Right-hander John Axford has elected free agency after refusing an outright assignment from the Rockies following last week’s DFA, the club announced. Also electing free agency today from last Friday’s wave of DFAs were outfielder Daniel Nava and right-hander Brandon Gomes, both of whom were designated for assignment by the Rays.
Axford, 32, was perhaps the most surprising of the bunch to be designated for assignment. The right-hander spent much of the season as Colorado’s closer and worked to generally successful results. Axford admittedly struggled through a dreadful stretch that lasted nearly two months and saw him yield 19 runs in 17 2/3 innings, but he was dominant outside of that spell (seven earned runs in 38 innings).
All told, the veteran righty finished with a 4.20 ERA, 3.57 FIP, 10.0 K/9, 5.2 BB/9 and a career-best 56.1 percent ground-ball rate. Axford did carry a hefty $6.5MM arbitration projection (courtesy of MLBTR contributor Matt Swartz), but his production, when considering his home park, was 11 percent better than the league-average (by measure of ERA+). Fangraphs’ FIP- pegged him at 15 percent better than league average. Axford may not land a guarantee as large as his arbitration projection, but he does figure to draw some Major League offers this winter.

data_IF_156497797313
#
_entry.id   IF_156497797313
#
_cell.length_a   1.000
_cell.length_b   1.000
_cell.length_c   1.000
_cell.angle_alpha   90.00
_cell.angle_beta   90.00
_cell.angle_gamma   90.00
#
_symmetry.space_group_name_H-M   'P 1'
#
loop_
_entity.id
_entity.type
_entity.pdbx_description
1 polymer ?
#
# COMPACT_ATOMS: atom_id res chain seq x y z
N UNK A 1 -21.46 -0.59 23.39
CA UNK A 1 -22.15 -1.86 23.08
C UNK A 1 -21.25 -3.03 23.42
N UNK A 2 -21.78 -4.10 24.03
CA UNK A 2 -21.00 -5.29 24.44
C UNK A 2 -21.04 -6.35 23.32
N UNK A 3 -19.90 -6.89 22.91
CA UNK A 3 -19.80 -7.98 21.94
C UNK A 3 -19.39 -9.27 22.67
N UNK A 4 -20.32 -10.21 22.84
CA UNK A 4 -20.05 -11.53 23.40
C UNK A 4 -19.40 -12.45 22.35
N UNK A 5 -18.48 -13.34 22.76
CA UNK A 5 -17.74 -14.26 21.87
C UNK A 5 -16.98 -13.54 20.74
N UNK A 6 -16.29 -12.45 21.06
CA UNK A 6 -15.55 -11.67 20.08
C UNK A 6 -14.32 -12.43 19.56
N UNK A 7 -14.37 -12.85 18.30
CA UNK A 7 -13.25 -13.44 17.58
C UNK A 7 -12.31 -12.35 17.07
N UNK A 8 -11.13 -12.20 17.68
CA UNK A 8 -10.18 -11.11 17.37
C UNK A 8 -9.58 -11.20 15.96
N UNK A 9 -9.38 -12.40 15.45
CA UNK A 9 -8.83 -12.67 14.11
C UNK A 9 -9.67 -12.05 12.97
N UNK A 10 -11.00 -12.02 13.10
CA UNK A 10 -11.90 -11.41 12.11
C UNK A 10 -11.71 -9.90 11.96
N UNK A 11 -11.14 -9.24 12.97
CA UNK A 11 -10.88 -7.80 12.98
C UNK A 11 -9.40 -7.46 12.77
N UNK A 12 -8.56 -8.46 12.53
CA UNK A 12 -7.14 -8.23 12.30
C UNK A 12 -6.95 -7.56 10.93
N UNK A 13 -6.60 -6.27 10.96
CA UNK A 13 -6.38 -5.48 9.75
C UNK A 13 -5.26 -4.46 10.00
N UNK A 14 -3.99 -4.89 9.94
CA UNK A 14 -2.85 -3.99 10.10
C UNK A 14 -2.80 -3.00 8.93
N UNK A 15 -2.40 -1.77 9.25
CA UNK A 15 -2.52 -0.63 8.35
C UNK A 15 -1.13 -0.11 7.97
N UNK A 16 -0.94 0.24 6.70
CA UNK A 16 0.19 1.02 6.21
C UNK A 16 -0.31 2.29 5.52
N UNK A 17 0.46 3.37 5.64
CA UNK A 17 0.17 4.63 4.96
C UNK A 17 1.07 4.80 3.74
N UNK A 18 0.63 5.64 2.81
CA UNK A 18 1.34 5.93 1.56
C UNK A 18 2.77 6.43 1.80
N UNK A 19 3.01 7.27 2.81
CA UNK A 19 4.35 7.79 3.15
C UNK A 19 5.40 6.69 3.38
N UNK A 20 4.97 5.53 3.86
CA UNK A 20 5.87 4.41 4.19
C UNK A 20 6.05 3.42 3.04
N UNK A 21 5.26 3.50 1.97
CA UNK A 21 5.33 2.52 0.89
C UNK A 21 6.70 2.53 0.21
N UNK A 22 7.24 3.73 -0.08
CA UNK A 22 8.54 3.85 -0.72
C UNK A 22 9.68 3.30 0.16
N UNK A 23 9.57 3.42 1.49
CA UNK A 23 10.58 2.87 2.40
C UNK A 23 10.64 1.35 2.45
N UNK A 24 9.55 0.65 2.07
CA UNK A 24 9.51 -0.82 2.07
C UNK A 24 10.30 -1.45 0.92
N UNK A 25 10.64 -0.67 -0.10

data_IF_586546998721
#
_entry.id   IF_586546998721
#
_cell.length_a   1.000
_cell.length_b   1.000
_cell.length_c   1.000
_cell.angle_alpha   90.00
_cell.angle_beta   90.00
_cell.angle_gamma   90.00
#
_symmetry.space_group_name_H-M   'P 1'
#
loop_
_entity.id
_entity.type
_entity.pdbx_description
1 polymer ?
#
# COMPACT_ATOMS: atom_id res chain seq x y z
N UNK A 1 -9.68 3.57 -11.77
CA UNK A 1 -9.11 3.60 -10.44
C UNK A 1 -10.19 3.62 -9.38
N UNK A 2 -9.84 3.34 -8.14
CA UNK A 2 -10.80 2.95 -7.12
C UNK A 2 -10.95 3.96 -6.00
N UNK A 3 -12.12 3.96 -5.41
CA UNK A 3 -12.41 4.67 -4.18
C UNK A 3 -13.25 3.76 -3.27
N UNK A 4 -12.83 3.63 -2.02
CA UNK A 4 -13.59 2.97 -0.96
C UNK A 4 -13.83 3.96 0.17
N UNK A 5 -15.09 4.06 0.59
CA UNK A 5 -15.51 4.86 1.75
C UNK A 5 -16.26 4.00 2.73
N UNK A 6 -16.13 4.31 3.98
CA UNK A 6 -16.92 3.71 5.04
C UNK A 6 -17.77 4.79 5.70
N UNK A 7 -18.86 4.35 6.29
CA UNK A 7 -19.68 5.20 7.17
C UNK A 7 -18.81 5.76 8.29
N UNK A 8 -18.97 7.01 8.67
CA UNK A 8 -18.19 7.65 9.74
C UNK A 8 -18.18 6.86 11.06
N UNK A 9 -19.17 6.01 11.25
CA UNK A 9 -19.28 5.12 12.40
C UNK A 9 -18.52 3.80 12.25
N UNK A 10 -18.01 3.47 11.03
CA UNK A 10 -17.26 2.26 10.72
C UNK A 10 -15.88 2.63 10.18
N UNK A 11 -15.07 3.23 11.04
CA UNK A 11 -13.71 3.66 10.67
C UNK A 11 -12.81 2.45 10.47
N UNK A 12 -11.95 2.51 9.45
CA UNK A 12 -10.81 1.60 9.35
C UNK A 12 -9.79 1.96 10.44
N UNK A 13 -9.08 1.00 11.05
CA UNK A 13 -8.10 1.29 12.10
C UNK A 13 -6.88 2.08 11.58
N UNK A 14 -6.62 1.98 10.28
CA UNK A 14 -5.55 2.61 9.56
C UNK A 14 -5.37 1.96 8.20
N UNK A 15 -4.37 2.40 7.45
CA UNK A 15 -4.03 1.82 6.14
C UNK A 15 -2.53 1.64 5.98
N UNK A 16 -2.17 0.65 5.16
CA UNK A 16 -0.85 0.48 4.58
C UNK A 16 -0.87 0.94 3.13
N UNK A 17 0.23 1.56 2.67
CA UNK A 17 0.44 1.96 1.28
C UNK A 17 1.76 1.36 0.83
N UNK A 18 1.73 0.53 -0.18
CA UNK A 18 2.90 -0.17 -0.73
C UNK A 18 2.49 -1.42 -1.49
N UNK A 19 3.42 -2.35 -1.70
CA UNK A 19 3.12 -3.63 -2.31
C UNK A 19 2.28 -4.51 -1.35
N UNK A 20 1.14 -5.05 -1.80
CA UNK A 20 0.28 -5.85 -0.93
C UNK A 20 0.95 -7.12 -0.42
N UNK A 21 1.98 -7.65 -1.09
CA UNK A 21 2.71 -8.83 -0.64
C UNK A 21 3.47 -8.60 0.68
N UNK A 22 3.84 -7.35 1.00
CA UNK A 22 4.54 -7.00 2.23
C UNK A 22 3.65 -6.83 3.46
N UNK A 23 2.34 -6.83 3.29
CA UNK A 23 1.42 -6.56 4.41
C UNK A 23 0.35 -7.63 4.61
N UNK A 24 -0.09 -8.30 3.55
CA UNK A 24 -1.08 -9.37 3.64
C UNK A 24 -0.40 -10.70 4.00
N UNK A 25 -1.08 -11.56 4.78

Nava, 33 in February, suffered through the worst season of his career but has been a regular or semi-regular contributor in each season dating back to 2010 (primarily with Boston). The switch-hitter batted only .194/.315/.245 in 166 plate appearances between the Red Sox and Rays this year but is a career .265/.358/.383 hitter overall and sports an even more impressive .281/.377/.409 batting line against right-handed pitching. Nava’s track record against righties and history of above-average defense in the outfield corners should at least generate interest in him as a platoon option. He had been projected to earn $1.9MM.
As for Gomes, the 31-year-old has been a frequent contributor to the Tampa Bay bullpen over the past five seasons, amassing a career 4.20 ERA in 167 innings — 59 of which came in 2015 (a career high). Gomes has averaged 7.8 K/9 and 3.3 BB/9 with a 32.7 percent ground-ball rate and a 91 mph average fastball as a big leaguer. His lack of ground-balls and susceptibility to home runs makes him a better fit for a team in a large park (and certainly one away from the AL East’s collection of relatively small stadiums), but Gomes has a useful track record and should at the very least lock down an invitation to big league Spring Training with a real chance to crack the bullpen somewhere this winter. He’d been projected at $900K for the 2016 season.